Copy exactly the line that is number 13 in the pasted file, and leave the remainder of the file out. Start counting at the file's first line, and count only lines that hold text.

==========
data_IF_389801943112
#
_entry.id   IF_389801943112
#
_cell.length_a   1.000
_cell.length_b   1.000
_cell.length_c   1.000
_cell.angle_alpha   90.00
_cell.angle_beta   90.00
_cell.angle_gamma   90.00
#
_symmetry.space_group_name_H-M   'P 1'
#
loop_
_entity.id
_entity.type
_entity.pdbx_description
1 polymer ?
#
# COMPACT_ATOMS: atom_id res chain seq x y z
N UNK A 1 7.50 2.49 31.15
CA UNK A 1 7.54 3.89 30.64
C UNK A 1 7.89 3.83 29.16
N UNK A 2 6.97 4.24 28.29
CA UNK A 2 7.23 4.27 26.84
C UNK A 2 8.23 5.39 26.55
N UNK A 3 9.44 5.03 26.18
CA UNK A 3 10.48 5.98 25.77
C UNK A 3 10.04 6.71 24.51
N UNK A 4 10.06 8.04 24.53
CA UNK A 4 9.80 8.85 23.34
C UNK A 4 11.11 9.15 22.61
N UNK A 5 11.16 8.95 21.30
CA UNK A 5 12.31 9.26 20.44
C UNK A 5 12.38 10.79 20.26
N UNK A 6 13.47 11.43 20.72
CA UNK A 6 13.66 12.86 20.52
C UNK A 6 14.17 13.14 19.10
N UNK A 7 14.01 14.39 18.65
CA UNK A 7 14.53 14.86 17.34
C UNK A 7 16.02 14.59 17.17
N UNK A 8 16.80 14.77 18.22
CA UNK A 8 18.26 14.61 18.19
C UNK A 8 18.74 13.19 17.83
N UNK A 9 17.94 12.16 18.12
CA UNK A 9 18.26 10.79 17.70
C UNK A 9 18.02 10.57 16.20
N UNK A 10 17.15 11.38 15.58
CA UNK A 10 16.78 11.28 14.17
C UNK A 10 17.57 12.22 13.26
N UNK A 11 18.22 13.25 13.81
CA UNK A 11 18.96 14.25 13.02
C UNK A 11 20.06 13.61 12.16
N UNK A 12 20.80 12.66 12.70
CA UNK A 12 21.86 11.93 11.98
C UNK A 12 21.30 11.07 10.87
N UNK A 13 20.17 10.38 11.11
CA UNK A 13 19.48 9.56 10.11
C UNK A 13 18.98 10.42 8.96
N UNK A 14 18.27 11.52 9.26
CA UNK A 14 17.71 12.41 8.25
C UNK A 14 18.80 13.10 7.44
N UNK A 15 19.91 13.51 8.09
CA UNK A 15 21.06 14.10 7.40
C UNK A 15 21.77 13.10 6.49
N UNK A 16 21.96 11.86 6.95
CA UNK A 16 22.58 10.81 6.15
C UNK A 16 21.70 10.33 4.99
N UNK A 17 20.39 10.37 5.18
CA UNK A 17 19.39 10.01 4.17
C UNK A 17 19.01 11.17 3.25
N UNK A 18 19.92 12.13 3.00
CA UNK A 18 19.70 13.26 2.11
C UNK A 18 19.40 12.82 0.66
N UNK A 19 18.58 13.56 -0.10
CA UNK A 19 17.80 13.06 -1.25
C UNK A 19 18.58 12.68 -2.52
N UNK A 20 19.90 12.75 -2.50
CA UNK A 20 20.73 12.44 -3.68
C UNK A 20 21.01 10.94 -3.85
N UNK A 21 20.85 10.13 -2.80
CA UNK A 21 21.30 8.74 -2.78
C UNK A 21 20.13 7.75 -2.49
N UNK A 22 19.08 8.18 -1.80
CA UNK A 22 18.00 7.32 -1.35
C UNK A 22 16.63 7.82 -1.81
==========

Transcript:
#